Candidate Profile: Clarissa King
by Alan Reed --
Apr 12, 2006 | 0 0 comments | 7 7 recommendations | email to a friend | print
Clarissa King, running for Trigg County Coroner, feels that compassion is the prime virtue within her aspired position. Having been in the funeral business for 15 years, she says she has worked with families and understands the need for professionalism. “I try to find ways to make a trying time a bit easier for families.”

King has been a life long Trigg County resident, having graduated from Trigg County High School in 1989. She attended Hopkinsville Community College, and is currently a licensed funeral director, in addition to holding an insurance agent’s license. She is currently seeking credentials to be an embalmer.

She is married to the co-owner of the King Funeral Home, Todd King, and is the mother of two children.

Though she has never served as a deputy coroner as her opponent, John Mark Vinson has, she feels she is just as competent to assume the position. “The real training comes once a candidate is elected to the position. Beyond that, I will seek additional training and seminars and seek to become more efficient in the position. I do not feel like I am challenged because he’s the deputy coroner now.”

King is mostly satisfied with the current coroner’s administration, though her husband, and business partner Todd King stated one change they believed in. “When (Mrs. King) appoints a deputy coroner, she will be going outside our business and family, to get the best individual for the job.”

Mrs. King also does not feel disadvantaged by Vinson’s experience last summer in the aftermath of Hurricane Katrina. “I don’t see that as making a difference in our credentials. I can’t knock that from him, but I focus on this community first.”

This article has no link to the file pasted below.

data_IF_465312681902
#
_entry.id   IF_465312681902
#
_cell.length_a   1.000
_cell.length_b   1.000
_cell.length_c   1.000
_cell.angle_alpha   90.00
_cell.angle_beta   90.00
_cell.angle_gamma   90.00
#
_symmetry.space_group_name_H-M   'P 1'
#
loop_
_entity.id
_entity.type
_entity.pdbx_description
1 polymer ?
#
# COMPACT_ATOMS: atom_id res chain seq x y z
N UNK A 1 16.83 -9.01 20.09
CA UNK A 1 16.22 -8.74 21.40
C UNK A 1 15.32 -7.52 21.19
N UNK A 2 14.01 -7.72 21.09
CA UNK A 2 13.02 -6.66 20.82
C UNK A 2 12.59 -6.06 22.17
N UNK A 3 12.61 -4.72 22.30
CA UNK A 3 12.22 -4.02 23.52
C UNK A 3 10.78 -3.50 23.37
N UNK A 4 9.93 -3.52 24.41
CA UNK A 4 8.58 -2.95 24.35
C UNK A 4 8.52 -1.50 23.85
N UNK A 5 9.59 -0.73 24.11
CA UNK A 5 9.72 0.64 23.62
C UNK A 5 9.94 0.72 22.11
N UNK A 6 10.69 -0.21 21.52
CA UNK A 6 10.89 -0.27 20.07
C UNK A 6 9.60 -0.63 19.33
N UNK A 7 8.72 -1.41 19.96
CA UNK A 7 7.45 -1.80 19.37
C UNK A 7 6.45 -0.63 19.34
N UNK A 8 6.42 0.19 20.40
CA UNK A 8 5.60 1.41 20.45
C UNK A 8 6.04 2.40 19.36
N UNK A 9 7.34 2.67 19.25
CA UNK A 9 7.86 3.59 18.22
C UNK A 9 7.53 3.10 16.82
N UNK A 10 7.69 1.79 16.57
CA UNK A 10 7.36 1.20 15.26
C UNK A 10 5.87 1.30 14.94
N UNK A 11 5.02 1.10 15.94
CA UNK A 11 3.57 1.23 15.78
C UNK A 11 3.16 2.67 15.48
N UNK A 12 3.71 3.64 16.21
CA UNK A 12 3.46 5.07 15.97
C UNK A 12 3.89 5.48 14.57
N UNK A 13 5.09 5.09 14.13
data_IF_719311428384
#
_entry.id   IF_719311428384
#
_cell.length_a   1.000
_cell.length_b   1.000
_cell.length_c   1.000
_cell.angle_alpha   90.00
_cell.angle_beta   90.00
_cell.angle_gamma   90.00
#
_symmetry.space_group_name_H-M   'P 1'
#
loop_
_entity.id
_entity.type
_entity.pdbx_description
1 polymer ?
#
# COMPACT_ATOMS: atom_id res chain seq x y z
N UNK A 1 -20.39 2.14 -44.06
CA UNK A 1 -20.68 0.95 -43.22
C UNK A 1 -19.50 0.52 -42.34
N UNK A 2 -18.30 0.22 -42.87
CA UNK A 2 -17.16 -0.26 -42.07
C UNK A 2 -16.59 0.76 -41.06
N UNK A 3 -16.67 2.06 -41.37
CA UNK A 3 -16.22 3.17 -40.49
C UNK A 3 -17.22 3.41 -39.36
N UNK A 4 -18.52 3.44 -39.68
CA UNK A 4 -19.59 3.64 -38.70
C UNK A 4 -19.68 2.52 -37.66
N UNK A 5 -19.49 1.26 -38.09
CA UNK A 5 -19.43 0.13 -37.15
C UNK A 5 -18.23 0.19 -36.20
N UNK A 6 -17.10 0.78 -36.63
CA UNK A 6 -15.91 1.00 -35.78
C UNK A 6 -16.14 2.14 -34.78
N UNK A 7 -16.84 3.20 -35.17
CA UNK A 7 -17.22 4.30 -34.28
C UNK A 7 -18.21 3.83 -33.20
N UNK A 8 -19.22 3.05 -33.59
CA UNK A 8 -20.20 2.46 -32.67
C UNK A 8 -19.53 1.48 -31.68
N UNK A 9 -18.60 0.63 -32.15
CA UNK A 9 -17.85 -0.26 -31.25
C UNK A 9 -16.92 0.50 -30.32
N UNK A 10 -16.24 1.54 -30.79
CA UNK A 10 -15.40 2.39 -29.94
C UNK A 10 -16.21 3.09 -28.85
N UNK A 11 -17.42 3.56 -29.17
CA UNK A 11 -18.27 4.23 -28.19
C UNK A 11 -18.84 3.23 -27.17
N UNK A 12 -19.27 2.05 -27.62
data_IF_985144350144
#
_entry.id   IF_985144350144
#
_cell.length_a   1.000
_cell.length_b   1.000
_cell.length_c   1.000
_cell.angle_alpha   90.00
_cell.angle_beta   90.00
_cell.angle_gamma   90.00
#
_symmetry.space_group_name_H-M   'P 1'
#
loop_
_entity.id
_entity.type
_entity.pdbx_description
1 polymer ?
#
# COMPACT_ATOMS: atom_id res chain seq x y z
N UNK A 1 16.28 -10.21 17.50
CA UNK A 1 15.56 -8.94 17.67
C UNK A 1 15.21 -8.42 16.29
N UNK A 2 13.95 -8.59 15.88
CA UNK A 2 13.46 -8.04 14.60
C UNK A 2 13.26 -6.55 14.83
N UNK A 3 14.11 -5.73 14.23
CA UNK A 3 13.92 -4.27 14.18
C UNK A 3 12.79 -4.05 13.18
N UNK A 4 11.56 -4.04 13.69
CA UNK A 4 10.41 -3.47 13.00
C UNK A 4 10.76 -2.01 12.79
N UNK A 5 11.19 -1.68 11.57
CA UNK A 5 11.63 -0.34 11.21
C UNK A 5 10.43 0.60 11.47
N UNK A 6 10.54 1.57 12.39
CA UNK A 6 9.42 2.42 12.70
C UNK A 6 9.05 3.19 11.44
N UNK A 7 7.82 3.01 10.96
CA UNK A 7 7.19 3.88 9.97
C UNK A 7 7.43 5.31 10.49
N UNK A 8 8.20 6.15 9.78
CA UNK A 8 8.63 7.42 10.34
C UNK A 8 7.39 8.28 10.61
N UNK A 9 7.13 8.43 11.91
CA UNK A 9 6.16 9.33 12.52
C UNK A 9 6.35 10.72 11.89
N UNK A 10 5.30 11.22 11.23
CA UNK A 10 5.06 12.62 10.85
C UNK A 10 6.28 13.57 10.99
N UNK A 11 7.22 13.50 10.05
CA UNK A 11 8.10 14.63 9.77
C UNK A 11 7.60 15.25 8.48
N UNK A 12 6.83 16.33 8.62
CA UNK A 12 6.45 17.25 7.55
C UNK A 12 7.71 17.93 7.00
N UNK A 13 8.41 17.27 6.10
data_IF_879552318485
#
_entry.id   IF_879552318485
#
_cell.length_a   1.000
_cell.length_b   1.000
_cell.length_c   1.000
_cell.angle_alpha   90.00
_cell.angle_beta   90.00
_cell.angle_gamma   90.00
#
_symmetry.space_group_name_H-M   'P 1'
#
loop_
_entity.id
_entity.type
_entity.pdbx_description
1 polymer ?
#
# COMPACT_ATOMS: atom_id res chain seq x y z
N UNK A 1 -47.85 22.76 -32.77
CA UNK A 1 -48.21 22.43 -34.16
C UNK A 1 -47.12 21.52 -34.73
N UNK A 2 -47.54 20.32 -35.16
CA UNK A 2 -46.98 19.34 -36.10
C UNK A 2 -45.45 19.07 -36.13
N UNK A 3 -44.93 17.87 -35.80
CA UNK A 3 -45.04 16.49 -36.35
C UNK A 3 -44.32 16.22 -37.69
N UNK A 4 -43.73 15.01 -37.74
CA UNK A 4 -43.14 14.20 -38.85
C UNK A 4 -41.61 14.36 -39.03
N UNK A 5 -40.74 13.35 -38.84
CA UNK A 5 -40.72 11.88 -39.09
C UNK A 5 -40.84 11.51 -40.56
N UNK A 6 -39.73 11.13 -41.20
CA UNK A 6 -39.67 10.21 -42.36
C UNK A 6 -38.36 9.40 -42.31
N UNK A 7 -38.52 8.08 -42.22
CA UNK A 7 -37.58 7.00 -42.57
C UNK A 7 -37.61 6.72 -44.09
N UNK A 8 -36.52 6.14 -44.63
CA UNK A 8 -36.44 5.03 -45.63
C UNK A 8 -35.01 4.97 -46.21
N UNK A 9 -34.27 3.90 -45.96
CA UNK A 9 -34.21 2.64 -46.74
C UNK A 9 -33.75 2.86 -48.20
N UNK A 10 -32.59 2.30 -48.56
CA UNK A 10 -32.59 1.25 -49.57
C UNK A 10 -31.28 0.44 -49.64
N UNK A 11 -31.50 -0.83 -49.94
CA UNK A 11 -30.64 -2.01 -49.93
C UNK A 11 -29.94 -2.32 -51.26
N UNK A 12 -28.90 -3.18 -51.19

As far as her plans go for preparing for a mass-casualty event here in Trigg County, Mrs. King feels confident. “We can call upon other coroners from around the state, as well as federal and state agencies. Given the training available, I would feel confident taking a role of leadership in those circumstances.”

The Coroner is required to determine cause of death, as well as identify bodies. With that in mind, Mrs. King said, “I have a rapport with law enforcement and the relationships needed to deal with emergency deaths.” She did comment that she felt that there was “nothing wrong” with current levels of communication between the coroner’s office and law enforcement.

Asked why she chose a career in the mortuary profession, King smiled, recalling the decision fondly. “I always wanted to be in the medical field, and was considering nursing. I was in school when I met Todd who was in the funeral business. He got me interested, and I opted to study that, where I found a deep sense of satisfaction.”

For the rest of this story, please see this week's edition of The Cadiz Record.
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